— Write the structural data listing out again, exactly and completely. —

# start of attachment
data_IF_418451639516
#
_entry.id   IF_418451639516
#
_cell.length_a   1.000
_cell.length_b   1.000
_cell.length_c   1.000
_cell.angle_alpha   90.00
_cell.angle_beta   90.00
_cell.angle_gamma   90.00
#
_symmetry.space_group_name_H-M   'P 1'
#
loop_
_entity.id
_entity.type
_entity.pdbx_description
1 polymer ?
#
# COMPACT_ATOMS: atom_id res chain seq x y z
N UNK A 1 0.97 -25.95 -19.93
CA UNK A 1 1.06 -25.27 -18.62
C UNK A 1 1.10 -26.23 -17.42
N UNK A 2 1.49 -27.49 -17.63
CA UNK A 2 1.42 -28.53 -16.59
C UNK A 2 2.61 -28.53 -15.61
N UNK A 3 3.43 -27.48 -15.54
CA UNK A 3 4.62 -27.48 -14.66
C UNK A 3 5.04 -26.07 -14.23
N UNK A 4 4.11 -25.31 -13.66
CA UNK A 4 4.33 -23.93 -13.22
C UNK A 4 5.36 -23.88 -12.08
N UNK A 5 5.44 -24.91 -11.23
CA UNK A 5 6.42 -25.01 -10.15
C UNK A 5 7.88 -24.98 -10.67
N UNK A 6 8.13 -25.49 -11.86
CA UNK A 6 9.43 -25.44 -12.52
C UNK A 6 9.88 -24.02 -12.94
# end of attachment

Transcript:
data_IF_418451639516
#
_entry.id   IF_418451639516
#
_cell.length_a   1.000
_cell.length_b   1.000
_cell.length_c   1.000
_cell.angle_alpha   90.00
_cell.angle_beta   90.00
_cell.angle_gamma   90.00
#
_symmetry.space_group_name_H-M   'P 1'
#
loop_
_entity.id
_entity.type
_entity.pdbx_description
1 polymer ?
#
# COMPACT_ATOMS: atom_id res chain seq x y z
N UNK A 1 0.97 -25.95 -19.93
CA UNK A 1 1.06 -25.27 -18.62
C UNK A 1 1.10 -26.23 -17.42
N UNK A 2 1.49 -27.49 -17.63
CA UNK A 2 1.42 -28.53 -16.59
C UNK A 2 2.61 -28.53 -15.61
N UNK A 3 3.43 -27.48 -15.54
CA UNK A 3 4.62 -27.48 -14.66
C UNK A 3 5.04 -26.07 -14.23
N UNK A 4 4.11 -25.31 -13.66
CA UNK A 4 4.33 -23.93 -13.22
C UNK A 4 5.36 -23.88 -12.08
N UNK A 5 5.44 -24.91 -11.23
CA UNK A 5 6.42 -25.01 -10.15
C UNK A 5 7.88 -24.98 -10.67
N UNK A 6 8.13 -25.49 -11.86
CA UNK A 6 9.43 -25.44 -12.52
C UNK A 6 9.88 -24.02 -12.94